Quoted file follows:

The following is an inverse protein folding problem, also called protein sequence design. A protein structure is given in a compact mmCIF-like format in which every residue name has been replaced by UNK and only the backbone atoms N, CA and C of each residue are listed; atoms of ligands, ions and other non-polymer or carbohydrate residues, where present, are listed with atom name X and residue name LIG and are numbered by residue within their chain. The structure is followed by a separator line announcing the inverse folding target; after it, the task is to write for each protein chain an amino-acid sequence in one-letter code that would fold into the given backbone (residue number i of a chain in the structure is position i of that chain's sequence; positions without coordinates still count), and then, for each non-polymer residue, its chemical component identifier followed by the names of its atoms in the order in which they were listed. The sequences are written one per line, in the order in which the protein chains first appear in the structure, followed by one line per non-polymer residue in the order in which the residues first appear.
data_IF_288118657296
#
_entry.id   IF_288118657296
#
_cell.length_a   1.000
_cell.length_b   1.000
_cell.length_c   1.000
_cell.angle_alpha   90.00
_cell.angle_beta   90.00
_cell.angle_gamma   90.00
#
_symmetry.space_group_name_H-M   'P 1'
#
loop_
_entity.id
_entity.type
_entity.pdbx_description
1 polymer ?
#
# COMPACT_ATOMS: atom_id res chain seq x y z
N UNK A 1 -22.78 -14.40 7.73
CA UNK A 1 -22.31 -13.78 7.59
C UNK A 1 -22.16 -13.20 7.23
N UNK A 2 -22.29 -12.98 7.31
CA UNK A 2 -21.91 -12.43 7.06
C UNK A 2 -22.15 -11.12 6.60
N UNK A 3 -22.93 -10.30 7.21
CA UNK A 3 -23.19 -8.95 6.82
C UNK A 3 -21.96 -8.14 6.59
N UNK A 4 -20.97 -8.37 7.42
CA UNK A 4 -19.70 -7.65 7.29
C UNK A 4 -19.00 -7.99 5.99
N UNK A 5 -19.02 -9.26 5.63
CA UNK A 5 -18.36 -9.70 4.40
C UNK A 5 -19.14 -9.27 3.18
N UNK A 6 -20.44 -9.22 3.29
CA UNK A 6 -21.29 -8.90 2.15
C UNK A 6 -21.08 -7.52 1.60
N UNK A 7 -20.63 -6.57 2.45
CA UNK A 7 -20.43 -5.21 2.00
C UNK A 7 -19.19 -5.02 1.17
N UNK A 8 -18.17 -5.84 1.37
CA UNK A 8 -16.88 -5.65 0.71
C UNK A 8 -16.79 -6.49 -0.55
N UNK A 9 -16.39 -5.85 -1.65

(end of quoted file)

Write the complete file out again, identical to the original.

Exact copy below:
The following is an inverse protein folding problem, also called protein sequence design. A protein structure is given in a compact mmCIF-like format in which every residue name has been replaced by UNK and only the backbone atoms N, CA and C of each residue are listed; atoms of ligands, ions and other non-polymer or carbohydrate residues, where present, are listed with atom name X and residue name LIG and are numbered by residue within their chain. The structure is followed by a separator line announcing the inverse folding target; after it, the task is to write for each protein chain an amino-acid sequence in one-letter code that would fold into the given backbone (residue number i of a chain in the structure is position i of that chain's sequence; positions without coordinates still count), and then, for each non-polymer residue, its chemical component identifier followed by the names of its atoms in the order in which they were listed. The sequences are written one per line, in the order in which the protein chains first appear in the structure, followed by one line per non-polymer residue in the order in which the residues first appear.
data_IF_288118657296
#
_entry.id   IF_288118657296
#
_cell.length_a   1.000
_cell.length_b   1.000
_cell.length_c   1.000
_cell.angle_alpha   90.00
_cell.angle_beta   90.00
_cell.angle_gamma   90.00
#
_symmetry.space_group_name_H-M   'P 1'
#
loop_
_entity.id
_entity.type
_entity.pdbx_description
1 polymer ?
#
# COMPACT_ATOMS: atom_id res chain seq x y z
N UNK A 1 -22.78 -14.40 7.73
CA UNK A 1 -22.31 -13.78 7.59
C UNK A 1 -22.16 -13.20 7.23
N UNK A 2 -22.29 -12.98 7.31
CA UNK A 2 -21.91 -12.43 7.06
C UNK A 2 -22.15 -11.12 6.60
N UNK A 3 -22.93 -10.30 7.21
CA UNK A 3 -23.19 -8.95 6.82
C UNK A 3 -21.96 -8.14 6.59
N UNK A 4 -20.97 -8.37 7.42
CA UNK A 4 -19.70 -7.65 7.29
C UNK A 4 -19.00 -7.99 5.99
N UNK A 5 -19.02 -9.26 5.63
CA UNK A 5 -18.36 -9.70 4.40
C UNK A 5 -19.14 -9.27 3.18
N UNK A 6 -20.44 -9.22 3.29
CA UNK A 6 -21.29 -8.90 2.15
C UNK A 6 -21.08 -7.52 1.60
N UNK A 7 -20.63 -6.57 2.45
CA UNK A 7 -20.43 -5.21 2.00
C UNK A 7 -19.19 -5.02 1.17
N UNK A 8 -18.17 -5.84 1.37
CA UNK A 8 -16.88 -5.65 0.71
C UNK A 8 -16.79 -6.49 -0.55
N UNK A 9 -16.39 -5.85 -1.65